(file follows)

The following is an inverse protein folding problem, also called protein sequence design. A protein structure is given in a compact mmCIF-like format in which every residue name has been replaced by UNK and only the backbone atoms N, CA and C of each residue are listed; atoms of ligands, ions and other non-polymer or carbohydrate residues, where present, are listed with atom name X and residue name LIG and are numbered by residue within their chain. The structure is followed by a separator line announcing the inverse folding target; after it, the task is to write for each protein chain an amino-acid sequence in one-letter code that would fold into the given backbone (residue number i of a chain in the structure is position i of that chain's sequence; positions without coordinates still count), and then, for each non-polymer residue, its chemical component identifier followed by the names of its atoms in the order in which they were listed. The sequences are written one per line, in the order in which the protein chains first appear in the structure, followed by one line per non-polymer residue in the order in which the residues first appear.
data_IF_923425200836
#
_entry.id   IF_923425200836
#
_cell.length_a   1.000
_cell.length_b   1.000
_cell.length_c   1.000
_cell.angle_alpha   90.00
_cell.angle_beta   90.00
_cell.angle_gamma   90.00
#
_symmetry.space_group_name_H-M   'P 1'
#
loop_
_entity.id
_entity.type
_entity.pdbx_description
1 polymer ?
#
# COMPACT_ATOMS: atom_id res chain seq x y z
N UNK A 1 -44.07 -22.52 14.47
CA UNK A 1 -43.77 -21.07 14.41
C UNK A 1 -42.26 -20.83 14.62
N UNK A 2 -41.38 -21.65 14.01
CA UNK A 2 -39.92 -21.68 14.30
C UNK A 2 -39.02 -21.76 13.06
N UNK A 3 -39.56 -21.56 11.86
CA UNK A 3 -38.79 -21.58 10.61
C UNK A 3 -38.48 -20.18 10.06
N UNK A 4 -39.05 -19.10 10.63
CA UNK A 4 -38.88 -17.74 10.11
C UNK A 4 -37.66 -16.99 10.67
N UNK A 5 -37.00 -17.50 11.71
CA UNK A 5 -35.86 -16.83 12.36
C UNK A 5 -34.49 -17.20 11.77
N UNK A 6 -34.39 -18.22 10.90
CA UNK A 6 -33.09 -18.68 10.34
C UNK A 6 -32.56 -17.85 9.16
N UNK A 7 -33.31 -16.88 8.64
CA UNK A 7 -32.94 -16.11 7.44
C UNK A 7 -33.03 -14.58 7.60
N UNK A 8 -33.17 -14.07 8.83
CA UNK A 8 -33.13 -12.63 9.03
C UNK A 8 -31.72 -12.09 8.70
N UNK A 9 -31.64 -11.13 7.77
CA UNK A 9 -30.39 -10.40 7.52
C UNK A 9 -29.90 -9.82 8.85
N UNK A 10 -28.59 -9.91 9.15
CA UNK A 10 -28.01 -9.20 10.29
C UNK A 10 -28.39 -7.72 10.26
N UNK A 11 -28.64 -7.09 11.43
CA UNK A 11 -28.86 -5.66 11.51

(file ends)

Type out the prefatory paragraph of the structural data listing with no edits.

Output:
The following is an inverse protein folding problem, also called protein sequence design. A protein structure is given in a compact mmCIF-like format in which every residue name has been replaced by UNK and only the backbone atoms N, CA and C of each residue are listed; atoms of ligands, ions and other non-polymer or carbohydrate residues, where present, are listed with atom name X and residue name LIG and are numbered by residue within their chain. The structure is followed by a separator line announcing the inverse folding target; after it, the task is to write for each protein chain an amino-acid sequence in one-letter code that would fold into the given backbone (residue number i of a chain in the structure is position i of that chain's sequence; positions without coordinates still count), and then, for each non-polymer residue, its chemical component identifier followed by the names of its atoms in the order in which they were listed. The sequences are written one per line, in the order in which the protein chains first appear in the structure, followed by one line per non-polymer residue in the order in which the residues first appear.